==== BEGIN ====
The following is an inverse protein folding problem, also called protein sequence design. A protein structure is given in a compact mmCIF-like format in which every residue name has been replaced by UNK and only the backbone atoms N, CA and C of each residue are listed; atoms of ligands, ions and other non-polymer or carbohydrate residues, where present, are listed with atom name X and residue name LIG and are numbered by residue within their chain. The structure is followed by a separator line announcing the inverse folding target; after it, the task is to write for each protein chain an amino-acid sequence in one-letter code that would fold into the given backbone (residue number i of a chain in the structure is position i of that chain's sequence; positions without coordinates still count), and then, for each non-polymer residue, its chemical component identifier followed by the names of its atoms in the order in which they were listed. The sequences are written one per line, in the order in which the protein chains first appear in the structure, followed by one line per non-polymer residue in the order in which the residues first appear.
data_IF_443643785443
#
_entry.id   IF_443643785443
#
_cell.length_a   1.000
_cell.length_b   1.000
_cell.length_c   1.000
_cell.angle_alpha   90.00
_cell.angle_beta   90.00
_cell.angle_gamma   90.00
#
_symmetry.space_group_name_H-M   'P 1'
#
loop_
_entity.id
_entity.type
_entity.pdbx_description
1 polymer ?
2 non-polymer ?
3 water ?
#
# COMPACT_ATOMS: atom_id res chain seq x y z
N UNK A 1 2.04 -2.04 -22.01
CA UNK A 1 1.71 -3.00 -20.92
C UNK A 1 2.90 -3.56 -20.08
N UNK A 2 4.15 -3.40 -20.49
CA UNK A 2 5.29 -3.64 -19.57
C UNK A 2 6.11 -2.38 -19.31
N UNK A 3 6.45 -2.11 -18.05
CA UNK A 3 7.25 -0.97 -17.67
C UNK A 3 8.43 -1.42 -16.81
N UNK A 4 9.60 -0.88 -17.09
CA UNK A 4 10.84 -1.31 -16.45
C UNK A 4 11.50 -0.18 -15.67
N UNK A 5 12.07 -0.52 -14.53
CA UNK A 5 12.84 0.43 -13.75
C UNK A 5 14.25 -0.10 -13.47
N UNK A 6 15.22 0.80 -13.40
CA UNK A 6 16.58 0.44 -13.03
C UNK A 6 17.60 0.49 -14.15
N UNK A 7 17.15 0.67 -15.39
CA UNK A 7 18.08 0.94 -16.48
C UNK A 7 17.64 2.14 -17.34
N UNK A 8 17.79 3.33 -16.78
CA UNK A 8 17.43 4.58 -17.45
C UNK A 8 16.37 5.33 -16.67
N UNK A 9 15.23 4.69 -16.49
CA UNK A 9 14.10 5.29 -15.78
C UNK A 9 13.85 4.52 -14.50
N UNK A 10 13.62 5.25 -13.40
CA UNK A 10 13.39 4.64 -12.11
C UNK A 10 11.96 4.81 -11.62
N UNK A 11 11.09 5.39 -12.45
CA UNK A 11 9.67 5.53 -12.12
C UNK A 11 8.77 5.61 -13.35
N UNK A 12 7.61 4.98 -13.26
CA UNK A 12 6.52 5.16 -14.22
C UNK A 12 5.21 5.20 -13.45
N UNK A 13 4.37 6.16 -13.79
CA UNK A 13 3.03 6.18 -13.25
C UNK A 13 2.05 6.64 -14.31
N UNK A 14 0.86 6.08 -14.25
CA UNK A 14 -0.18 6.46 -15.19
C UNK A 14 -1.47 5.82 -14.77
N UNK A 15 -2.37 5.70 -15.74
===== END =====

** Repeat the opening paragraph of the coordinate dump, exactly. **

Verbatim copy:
The following is an inverse protein folding problem, also called protein sequence design. A protein structure is given in a compact mmCIF-like format in which every residue name has been replaced by UNK and only the backbone atoms N, CA and C of each residue are listed; atoms of ligands, ions and other non-polymer or carbohydrate residues, where present, are listed with atom name X and residue name LIG and are numbered by residue within their chain. The structure is followed by a separator line announcing the inverse folding target; after it, the task is to write for each protein chain an amino-acid sequence in one-letter code that would fold into the given backbone (residue number i of a chain in the structure is position i of that chain's sequence; positions without coordinates still count), and then, for each non-polymer residue, its chemical component identifier followed by the names of its atoms in the order in which they were listed. The sequences are written one per line, in the order in which the protein chains first appear in the structure, followed by one line per non-polymer residue in the order in which the residues first appear.